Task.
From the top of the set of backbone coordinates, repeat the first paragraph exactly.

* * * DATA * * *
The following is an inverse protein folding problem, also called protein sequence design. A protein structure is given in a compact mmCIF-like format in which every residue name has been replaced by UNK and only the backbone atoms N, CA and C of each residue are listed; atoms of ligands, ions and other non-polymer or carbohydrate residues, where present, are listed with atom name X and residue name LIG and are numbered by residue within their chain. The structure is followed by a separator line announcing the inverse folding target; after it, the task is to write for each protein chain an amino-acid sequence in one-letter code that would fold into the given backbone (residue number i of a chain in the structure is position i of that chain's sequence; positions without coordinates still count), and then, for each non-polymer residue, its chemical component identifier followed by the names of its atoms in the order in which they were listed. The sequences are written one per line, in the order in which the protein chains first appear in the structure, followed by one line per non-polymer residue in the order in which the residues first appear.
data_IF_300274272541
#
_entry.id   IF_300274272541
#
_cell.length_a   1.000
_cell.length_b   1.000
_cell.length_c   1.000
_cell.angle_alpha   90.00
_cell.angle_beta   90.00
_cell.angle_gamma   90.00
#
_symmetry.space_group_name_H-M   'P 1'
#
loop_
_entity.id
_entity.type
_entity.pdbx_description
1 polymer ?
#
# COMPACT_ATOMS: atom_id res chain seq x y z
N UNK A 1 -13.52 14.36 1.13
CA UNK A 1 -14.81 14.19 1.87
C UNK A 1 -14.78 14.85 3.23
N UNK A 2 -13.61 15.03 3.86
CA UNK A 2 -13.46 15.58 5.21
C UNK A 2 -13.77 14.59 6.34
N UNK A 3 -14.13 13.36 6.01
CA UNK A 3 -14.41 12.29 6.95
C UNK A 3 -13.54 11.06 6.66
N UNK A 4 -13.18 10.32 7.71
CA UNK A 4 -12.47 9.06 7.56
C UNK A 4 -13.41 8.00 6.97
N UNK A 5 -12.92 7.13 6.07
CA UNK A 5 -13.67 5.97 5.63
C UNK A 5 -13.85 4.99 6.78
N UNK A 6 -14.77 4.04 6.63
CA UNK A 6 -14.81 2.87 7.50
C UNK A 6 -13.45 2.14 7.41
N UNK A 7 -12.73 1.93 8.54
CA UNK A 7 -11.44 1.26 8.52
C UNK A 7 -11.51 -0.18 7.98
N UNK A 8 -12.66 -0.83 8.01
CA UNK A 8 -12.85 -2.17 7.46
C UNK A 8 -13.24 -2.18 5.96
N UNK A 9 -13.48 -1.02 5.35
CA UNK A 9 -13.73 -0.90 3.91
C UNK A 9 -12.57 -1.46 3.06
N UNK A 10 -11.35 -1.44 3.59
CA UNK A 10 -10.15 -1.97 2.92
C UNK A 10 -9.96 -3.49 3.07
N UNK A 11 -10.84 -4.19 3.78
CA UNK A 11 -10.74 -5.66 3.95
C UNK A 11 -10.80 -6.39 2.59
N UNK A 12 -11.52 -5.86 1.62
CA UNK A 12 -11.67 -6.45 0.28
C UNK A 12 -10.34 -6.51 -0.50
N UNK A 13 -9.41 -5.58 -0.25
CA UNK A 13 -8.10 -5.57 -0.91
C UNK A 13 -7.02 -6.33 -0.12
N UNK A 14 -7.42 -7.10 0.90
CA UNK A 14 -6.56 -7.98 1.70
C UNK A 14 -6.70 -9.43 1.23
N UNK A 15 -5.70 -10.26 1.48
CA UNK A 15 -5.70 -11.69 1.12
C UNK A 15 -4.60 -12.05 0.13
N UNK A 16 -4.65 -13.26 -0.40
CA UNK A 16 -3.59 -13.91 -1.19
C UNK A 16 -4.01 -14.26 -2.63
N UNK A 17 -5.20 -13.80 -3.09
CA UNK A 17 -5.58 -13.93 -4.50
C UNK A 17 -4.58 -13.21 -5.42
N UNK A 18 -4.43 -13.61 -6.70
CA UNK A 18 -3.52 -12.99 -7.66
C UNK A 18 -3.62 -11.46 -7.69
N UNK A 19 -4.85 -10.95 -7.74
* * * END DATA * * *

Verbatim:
The following is an inverse protein folding problem, also called protein sequence design. A protein structure is given in a compact mmCIF-like format in which every residue name has been replaced by UNK and only the backbone atoms N, CA and C of each residue are listed; atoms of ligands, ions and other non-polymer or carbohydrate residues, where present, are listed with atom name X and residue name LIG and are numbered by residue within their chain. The structure is followed by a separator line announcing the inverse folding target; after it, the task is to write for each protein chain an amino-acid sequence in one-letter code that would fold into the given backbone (residue number i of a chain in the structure is position i of that chain's sequence; positions without coordinates still count), and then, for each non-polymer residue, its chemical component identifier followed by the names of its atoms in the order in which they were listed. The sequences are written one per line, in the order in which the protein chains first appear in the structure, followed by one line per non-polymer residue in the order in which the residues first appear.